Friday, March 26, 2010

Poughkeepsie Journal on Rachel Corrie play

Play ignites political passions

Edward Meisel • March 25, 2010

Several weeks ago I was driving home from work very early in the morning and listening to the BBC World Service on the radio. The news reporter began discussing a civil action that was being launched against the Israeli defense ministry by the parents of Rachel Corrie, a 23-year-old U.S. citizen who was killed while protesting the bulldozing of Palestinian homes in the Gaza town of Rafah.

What was intended to be a nonviolent protest on the part of Corrie resulted in her death when an armored bulldozer crushed her. A swell of controversy followed the incident — one side believing the driver was effectively given orders to proceed despite the protesters, the other maintaining that Corrie was not visible to the driver and furthermore had no business being on what had been designated a closed military compound.

With the early rays of the daylight breaking over the Hudson River, I found it hard for some reason to take sides. As I drove across the Mid-Hudson Bridge and home to my family, all I could think was — what a sad waste of a life. Did this young woman know she was going to die? Why didn't she scurry out of the way? Was her cause worth the wasted potential of her life unlived? At that moment I felt both sad and angry and very confused. Were her actions heroic or foolish?

Corrie's story seems to affect many people that way.

Actor Alan Rickman and journalist Katharine Viner combined and edited Corrie's own journals, letters and e-mails to create a one- woman play titled "My Name Is Rachel Corrie." The play was first staged in London in April 2005 and was met with great success. Political fireworks began, however, when the same company attempted to stage a New York production a year later. The production was postponed "indefinitely" with insinuations either implied or inferred that the political content could impede funding of the nonprofit New York Theatre Workshop at which it was to be staged.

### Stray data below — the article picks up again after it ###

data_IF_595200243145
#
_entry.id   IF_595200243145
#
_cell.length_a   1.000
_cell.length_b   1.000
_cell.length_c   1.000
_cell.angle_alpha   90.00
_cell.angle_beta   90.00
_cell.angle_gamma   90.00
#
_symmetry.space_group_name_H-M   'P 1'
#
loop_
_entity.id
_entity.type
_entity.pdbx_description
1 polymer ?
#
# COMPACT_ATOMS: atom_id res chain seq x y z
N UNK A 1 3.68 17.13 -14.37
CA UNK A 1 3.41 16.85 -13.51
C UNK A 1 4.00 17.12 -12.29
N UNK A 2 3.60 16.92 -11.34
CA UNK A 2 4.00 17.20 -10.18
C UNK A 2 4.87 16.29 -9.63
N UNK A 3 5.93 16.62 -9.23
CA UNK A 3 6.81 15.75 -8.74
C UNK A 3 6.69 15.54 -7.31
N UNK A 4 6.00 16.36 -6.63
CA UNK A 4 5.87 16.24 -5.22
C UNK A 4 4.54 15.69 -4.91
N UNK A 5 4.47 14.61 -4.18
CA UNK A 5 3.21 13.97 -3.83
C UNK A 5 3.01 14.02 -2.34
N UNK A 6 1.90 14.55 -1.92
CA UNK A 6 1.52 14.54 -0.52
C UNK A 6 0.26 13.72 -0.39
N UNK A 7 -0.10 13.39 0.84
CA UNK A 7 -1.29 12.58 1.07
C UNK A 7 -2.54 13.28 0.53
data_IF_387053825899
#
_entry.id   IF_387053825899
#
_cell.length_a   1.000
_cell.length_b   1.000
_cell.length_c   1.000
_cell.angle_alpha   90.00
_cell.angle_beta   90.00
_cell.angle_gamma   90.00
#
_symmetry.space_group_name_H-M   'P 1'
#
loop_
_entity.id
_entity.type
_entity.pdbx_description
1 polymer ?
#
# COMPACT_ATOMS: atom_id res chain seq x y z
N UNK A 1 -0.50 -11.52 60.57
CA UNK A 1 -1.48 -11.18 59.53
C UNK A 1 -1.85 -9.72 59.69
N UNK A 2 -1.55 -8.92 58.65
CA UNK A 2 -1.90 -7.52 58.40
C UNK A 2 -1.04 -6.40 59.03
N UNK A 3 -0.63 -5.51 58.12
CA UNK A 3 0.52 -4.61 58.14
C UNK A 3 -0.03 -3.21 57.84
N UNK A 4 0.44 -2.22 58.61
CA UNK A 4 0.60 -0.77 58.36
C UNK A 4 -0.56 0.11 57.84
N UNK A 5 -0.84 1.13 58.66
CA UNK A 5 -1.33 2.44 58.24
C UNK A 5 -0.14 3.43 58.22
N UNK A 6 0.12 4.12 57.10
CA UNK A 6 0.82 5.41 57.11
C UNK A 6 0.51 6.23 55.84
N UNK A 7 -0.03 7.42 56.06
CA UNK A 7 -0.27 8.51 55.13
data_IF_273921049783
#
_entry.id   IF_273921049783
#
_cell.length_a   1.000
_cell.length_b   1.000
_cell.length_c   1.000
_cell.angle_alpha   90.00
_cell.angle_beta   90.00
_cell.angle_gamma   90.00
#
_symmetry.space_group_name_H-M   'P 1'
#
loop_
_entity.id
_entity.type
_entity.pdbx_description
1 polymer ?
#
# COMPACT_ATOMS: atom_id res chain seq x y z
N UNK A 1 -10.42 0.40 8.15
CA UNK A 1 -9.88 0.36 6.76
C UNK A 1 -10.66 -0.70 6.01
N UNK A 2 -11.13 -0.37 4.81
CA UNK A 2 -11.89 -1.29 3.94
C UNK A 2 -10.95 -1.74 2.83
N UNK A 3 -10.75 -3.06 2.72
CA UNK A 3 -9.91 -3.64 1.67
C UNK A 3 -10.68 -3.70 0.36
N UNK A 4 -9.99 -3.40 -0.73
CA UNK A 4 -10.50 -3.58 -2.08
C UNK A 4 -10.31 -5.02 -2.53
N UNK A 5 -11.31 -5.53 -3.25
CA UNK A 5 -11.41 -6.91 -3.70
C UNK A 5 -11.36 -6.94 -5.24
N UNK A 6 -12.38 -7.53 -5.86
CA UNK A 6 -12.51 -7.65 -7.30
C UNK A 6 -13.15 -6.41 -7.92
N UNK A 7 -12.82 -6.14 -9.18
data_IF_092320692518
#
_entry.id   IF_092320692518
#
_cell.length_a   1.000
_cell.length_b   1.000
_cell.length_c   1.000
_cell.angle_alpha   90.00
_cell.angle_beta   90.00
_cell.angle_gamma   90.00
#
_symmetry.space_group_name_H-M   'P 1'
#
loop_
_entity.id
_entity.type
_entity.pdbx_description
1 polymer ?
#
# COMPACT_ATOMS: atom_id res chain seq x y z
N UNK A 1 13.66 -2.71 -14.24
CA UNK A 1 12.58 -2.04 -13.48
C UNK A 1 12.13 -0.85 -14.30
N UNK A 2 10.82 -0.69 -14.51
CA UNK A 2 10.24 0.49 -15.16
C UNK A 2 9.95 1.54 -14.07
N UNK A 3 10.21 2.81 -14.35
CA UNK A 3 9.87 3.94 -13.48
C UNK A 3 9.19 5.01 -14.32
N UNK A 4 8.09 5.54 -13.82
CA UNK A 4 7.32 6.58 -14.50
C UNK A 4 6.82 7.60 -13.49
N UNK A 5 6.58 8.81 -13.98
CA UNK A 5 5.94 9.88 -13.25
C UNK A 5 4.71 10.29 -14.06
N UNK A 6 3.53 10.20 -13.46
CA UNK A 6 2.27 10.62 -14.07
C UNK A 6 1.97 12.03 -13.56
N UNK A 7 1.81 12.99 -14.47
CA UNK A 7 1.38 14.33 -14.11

It seems Corrie's views, expressed in her own words, are emotional and gripping to some and naive propaganda to others. The play has since appeared in New York as well as venues throughout the world. But it still seems to have a reputation of being booked and then canceled due to controversy — something very unique in our modern and "enlightened" age of theater.

What: "My Name is Rachel Corrie," starring Courtney Day Nassar; sponsored by Dutchess Peace Coalition, Grassroots Alliance for Alternative Politics and Middle East Crisis Response

When: 8 p.m. March 26

Where: Rockefeller Hall, Room 200, Vassar College, 124 Raymond Ave., Poughkeepsie

Admission: $10 suggested donation; free for students with ID

Information: Call 845-679-3299

My Name is Rachel Corrie performed at Vassar College

First picture is of Courtney with Sam, the artist who made the great banner.

Second picture is Paul introducing the play to a packed house at Vassar College.

Courtney got a standing ovation for her wonderful performance. She also led an interesting question and answer session at the end of the play. 

The room's capacity was 135, and almost every seat was taken. There were also lots of new faces, with many more community members than students.

(On March 16, 2003, Rachel Corrie, 23, was crushed to death by an Israeli Army bulldozer in Gaza as she tried to prevent the demolition of a Palestinian home. "My Name Is Rachel Corrie" recounts the young woman's life from journal entries, letters, and e-mails she left behind. Courtney Day Nassar has performed this one-woman show at many locations including the Pittsburgh Playwrights Theatre, Villanova University and the University of Pittsburgh. "In terms of other productions, having seen the New York production, I can say that Courtney inhabits the role with such passion and conviction it can be almost overwhelming." Pittsburgh Post-Gazette) 

Sunday, March 7, 2010

History of the Dutchess Peace Coalition


By Pat Lamanna